Love creating crafts with your kids? Read on to find out what Material Mom Selena Quah thought of the new Brother’s ScanNCut machine.
I remember cutting out ‘Happy Birthday’ alphabets for my son’s 4th birthday party and my husband rolling his eyes at me for putting in so much effort.
“Why don’t you just buy the bunting?”
“But it’s more meaningful to do it yourself. Plus, I can make my own design!”
That was just one of the many times I spent time and effort cutting things out manually with a pair of scissors. To be honest, I did wish I could magically zap it out so I could finish up and go to bed early.
Well, someone at Brother must have heard my wish, and the wish of many crafters out there I’m sure.
Brother, better known for their sewing machines, has developed an innovative machine that can scan any image, whether printed or hand-drawn, and cut out your desired pattern from paper, fabric or vinyl. I know the concept sounds simple, but if you’ve done things the manual way, you’ll understand the draw of this device.
The ScanNCut looks like a small inkjet printer and is equipped with a built-in 300dpi (dots per inch) scanner. In place of an ink cartridge is the cutter blade. The machine has data storage so you can save scanned images and have the machine cut out those shapes on any material you feed it, up to a maximum thickness of 3mm (so even cardboard and felt is fine). If you want the same shape cut out from various types of paper or fabric, this feature is a real time saver.
I had the opportunity to try the ScanNCut with my craft-loving eldest son to get a feel of how the machine works. We were guided through the process of creating a ‘pop-up’ Christmas card with layers of different sized paper on the cover.
The machine proved to be fairly easy to operate. Even my five-and-a-half year old understood the basic functions quite quickly, and eagerly helped some of the participants sharing the same workstation as us. You scan the pattern you want and save it into the machine’s memory, then using the adhesive mat, put the pieces of paper you want cut onto it, load the mat into the machine, click a few buttons, and voila! All the pieces are cut out for you. In all, it took less than 10 minutes to cut the pieces and assemble the card.
The ScanNCut’s blade made clean and smooth cuts. I thought it was impressive that the machine could even do more delicate work like cutting out the words ‘Merry Christmas’. All these are not impossible to do manually, but it would easily have taken three to four times the amount of time (or more) compared to using the ScanNCut.
We did find that you have to make sure the paper is stuck firmly onto the adhesive mat otherwise the paper will slide and will not be cut properly. The group I was working with encountered this problem a few times, but besides this we didn’t have any other issues.
If you like crafts, the possibilities with this machine are endless.
It’s great for kids’ parties; you can do the bunting (without your husband rolling his eyes at you), customise the invites and decor to suit any theme you want, make all kinds of confetti (this really excites me because I love confetti!), prepare art and craft corners with themed cut-outs, make face masks (with the ScanNCut, cutting out the holes for the eyes is a lot easier), make customised T-shirts by cutting out designs from iron-on paper or cloth appliques, and so on.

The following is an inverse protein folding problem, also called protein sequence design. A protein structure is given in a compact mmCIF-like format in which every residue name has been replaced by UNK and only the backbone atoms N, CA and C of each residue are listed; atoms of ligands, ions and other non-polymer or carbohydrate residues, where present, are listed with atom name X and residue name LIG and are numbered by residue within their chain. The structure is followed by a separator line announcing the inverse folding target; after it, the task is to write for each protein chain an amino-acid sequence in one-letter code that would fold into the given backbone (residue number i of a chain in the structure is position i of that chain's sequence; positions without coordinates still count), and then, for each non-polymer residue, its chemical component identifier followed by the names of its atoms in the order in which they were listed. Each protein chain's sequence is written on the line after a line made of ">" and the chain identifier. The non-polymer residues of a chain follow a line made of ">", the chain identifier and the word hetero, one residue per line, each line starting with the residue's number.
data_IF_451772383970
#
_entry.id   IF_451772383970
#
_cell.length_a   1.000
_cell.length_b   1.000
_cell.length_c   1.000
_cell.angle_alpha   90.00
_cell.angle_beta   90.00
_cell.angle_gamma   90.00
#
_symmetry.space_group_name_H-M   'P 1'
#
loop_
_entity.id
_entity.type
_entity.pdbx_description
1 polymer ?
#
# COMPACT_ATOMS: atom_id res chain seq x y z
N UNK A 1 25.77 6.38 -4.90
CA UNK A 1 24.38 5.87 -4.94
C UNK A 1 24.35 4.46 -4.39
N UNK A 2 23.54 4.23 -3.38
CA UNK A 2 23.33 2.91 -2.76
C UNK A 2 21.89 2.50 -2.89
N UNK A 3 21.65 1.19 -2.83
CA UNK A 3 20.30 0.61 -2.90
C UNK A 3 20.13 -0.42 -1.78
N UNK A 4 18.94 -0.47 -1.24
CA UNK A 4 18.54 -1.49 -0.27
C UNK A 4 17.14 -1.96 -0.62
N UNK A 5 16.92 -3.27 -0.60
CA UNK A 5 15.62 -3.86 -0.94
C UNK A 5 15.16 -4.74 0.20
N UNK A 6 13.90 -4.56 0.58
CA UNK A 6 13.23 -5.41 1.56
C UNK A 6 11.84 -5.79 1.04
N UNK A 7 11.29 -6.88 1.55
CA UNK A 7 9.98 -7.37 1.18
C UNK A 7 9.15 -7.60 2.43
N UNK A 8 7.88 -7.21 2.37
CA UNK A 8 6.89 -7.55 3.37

Scrapbooking fans will love how they can create all kinds of paper and fabric embellishments. Quilters will love that the fabric pieces are cut to precision, and you can even specify the seam allowance you want when cutting the fabric. Pre-school teachers will appreciate that the machine saves them time when preparing materials for art and craft sessions for an entire class of children.
Plus, if your kids like arts and crafts, making a card together like I did with my son is a nice time of bonding.
I really wouldn’t mind having this machine, but …
It’s touted as being the ‘world’s first home and hobby cutting machine’, but to acquire it you must have quite a lot of spare cash lying around. At $828, I feel the price is prohibitive. There’s also the other issue of replacing the adhesive mat (around $20 for the 12 x 12 low tack adhesive mat). Apparently each mat can be used up to 20 times. Even if you rotate the mat around so you use every inch of it for different projects, I figure you’ll need to make several replacements a year if you use it intensively.
I like what the ScanNCut can do, and I can see many groups of people who would like to use it and can benefit from such a machine. But until the price drops, I’ll just use my scissors.
Material World was invited by Brother to try the ScanNCut machine. All opinions are the author’s own. This post is neither paid for nor advised by the brand. Please read our advertising policy here.
Selena Quah enjoys the little things in life and hopes her children will pick up this trait from her too. She thinks kids are an excellent excuse to indulge in things she likes such as strolling through parks, doing art and craft, and baking. A dancer from young, she hopes to get back to it when the kids are older, though for now she’ll have to make do with dancing around the house while her boys wonder why Mummy is mad. You can find Selena’s blog Unlikely Lady of Leisure here.